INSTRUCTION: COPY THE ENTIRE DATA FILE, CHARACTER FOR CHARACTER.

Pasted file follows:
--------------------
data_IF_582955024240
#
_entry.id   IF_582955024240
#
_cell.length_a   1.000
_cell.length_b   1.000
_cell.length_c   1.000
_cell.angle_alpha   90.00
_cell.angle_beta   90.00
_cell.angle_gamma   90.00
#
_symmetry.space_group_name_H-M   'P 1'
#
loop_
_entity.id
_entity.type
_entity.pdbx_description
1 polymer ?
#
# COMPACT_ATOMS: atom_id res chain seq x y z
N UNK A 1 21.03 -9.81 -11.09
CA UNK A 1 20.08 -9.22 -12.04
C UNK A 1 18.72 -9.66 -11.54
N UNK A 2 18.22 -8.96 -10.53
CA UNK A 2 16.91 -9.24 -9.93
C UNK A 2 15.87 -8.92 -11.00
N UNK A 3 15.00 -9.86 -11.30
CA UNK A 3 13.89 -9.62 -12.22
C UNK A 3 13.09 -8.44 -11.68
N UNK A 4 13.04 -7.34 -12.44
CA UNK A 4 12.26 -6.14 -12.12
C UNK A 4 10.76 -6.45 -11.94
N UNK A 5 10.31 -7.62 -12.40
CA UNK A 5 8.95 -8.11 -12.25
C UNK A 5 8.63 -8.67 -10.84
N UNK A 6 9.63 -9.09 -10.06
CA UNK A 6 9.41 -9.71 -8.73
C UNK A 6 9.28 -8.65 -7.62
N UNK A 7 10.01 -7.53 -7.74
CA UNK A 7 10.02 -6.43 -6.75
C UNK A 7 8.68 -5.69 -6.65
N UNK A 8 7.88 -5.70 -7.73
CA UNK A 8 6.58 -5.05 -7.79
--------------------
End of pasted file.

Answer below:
data_IF_582955024240
#
_entry.id   IF_582955024240
#
_cell.length_a   1.000
_cell.length_b   1.000
_cell.length_c   1.000
_cell.angle_alpha   90.00
_cell.angle_beta   90.00
_cell.angle_gamma   90.00
#
_symmetry.space_group_name_H-M   'P 1'
#
loop_
_entity.id
_entity.type
_entity.pdbx_description
1 polymer ?
#
# COMPACT_ATOMS: atom_id res chain seq x y z
N UNK A 1 21.03 -9.81 -11.09
CA UNK A 1 20.08 -9.22 -12.04
C UNK A 1 18.72 -9.66 -11.54
N UNK A 2 18.22 -8.96 -10.53
CA UNK A 2 16.91 -9.24 -9.93
C UNK A 2 15.87 -8.92 -11.00
N UNK A 3 15.00 -9.86 -11.30
CA UNK A 3 13.89 -9.62 -12.22
C UNK A 3 13.09 -8.44 -11.68
N UNK A 4 13.04 -7.34 -12.44
CA UNK A 4 12.26 -6.14 -12.12
C UNK A 4 10.76 -6.45 -11.94
N UNK A 5 10.31 -7.62 -12.40
CA UNK A 5 8.95 -8.11 -12.25
C UNK A 5 8.63 -8.67 -10.84
N UNK A 6 9.63 -9.09 -10.06
CA UNK A 6 9.41 -9.71 -8.73
C UNK A 6 9.28 -8.65 -7.62
N UNK A 7 10.01 -7.53 -7.74
CA UNK A 7 10.02 -6.43 -6.75
C UNK A 7 8.68 -5.69 -6.65
N UNK A 8 7.88 -5.70 -7.73
CA UNK A 8 6.58 -5.05 -7.79